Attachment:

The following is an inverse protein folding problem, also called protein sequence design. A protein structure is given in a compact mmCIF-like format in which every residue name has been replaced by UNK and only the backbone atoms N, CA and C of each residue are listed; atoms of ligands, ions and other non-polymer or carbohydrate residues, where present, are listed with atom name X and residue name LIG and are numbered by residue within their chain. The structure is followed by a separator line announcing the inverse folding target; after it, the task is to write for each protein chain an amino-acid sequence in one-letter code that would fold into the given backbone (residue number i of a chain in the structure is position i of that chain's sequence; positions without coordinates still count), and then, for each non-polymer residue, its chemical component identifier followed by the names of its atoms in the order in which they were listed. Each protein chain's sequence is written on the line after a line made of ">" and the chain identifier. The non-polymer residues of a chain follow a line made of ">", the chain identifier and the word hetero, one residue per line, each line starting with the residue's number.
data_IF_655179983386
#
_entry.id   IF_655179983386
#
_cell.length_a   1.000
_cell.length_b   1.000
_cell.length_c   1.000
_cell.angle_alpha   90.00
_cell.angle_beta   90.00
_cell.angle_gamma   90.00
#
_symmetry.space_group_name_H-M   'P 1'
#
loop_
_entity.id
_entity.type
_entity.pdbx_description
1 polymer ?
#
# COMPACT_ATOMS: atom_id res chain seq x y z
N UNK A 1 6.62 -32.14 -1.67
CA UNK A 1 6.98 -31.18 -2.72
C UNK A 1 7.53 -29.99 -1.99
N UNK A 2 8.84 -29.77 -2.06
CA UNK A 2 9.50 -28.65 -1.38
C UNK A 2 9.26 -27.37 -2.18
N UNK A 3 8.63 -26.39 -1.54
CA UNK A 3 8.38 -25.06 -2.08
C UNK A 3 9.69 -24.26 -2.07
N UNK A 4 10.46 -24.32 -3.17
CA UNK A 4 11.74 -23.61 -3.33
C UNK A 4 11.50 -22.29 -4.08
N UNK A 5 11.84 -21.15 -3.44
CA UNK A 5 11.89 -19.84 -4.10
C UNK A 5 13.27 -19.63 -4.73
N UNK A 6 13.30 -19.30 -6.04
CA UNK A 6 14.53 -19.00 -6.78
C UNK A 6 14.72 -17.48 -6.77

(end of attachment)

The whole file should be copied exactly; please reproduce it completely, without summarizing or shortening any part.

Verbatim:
The following is an inverse protein folding problem, also called protein sequence design. A protein structure is given in a compact mmCIF-like format in which every residue name has been replaced by UNK and only the backbone atoms N, CA and C of each residue are listed; atoms of ligands, ions and other non-polymer or carbohydrate residues, where present, are listed with atom name X and residue name LIG and are numbered by residue within their chain. The structure is followed by a separator line announcing the inverse folding target; after it, the task is to write for each protein chain an amino-acid sequence in one-letter code that would fold into the given backbone (residue number i of a chain in the structure is position i of that chain's sequence; positions without coordinates still count), and then, for each non-polymer residue, its chemical component identifier followed by the names of its atoms in the order in which they were listed. Each protein chain's sequence is written on the line after a line made of ">" and the chain identifier. The non-polymer residues of a chain follow a line made of ">", the chain identifier and the word hetero, one residue per line, each line starting with the residue's number.
data_IF_655179983386
#
_entry.id   IF_655179983386
#
_cell.length_a   1.000
_cell.length_b   1.000
_cell.length_c   1.000
_cell.angle_alpha   90.00
_cell.angle_beta   90.00
_cell.angle_gamma   90.00
#
_symmetry.space_group_name_H-M   'P 1'
#
loop_
_entity.id
_entity.type
_entity.pdbx_description
1 polymer ?
#
# COMPACT_ATOMS: atom_id res chain seq x y z
N UNK A 1 6.62 -32.14 -1.67
CA UNK A 1 6.98 -31.18 -2.72
C UNK A 1 7.53 -29.99 -1.99
N UNK A 2 8.84 -29.77 -2.06
CA UNK A 2 9.50 -28.65 -1.38
C UNK A 2 9.26 -27.37 -2.18
N UNK A 3 8.63 -26.39 -1.54
CA UNK A 3 8.38 -25.06 -2.08
C UNK A 3 9.69 -24.26 -2.07
N UNK A 4 10.46 -24.32 -3.17
CA UNK A 4 11.74 -23.61 -3.33
C UNK A 4 11.50 -22.29 -4.08
N UNK A 5 11.84 -21.15 -3.44
CA UNK A 5 11.89 -19.84 -4.10
C UNK A 5 13.27 -19.63 -4.73
N UNK A 6 13.30 -19.30 -6.04
CA UNK A 6 14.53 -19.00 -6.78
C UNK A 6 14.72 -17.48 -6.77